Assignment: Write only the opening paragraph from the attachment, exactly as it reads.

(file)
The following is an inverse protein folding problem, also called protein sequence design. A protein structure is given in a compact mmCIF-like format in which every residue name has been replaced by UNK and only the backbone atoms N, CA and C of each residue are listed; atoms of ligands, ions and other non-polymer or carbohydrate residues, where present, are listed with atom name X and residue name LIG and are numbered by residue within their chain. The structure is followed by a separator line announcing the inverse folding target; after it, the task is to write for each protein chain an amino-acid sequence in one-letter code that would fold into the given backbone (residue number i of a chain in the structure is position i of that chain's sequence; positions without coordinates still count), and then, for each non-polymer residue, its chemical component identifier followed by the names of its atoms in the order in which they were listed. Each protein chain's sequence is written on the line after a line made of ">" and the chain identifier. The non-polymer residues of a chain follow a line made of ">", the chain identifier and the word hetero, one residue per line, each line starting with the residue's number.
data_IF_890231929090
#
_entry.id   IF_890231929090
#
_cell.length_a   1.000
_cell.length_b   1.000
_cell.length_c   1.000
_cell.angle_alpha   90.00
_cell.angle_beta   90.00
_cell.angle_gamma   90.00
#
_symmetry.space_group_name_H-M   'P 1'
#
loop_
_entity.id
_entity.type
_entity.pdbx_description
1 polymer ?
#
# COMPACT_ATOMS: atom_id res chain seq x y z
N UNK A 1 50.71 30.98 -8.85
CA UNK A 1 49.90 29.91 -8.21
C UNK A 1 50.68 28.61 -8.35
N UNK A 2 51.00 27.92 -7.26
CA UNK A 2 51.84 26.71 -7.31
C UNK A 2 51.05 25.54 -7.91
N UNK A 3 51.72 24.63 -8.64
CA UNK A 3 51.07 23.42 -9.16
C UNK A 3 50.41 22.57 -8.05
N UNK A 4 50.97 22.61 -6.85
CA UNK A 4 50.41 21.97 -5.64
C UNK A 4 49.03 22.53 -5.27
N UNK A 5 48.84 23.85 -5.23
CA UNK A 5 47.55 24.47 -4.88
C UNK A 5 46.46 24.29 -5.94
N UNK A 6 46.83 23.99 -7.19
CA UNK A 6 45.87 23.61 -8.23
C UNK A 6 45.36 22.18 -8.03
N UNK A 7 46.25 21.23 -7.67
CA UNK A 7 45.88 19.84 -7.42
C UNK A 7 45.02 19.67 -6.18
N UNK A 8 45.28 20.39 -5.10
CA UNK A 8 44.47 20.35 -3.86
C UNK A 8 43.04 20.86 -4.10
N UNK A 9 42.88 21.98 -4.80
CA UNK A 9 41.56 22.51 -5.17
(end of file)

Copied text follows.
The following is an inverse protein folding problem, also called protein sequence design. A protein structure is given in a compact mmCIF-like format in which every residue name has been replaced by UNK and only the backbone atoms N, CA and C of each residue are listed; atoms of ligands, ions and other non-polymer or carbohydrate residues, where present, are listed with atom name X and residue name LIG and are numbered by residue within their chain. The structure is followed by a separator line announcing the inverse folding target; after it, the task is to write for each protein chain an amino-acid sequence in one-letter code that would fold into the given backbone (residue number i of a chain in the structure is position i of that chain's sequence; positions without coordinates still count), and then, for each non-polymer residue, its chemical component identifier followed by the names of its atoms in the order in which they were listed. Each protein chain's sequence is written on the line after a line made of ">" and the chain identifier. The non-polymer residues of a chain follow a line made of ">", the chain identifier and the word hetero, one residue per line, each line starting with the residue's number.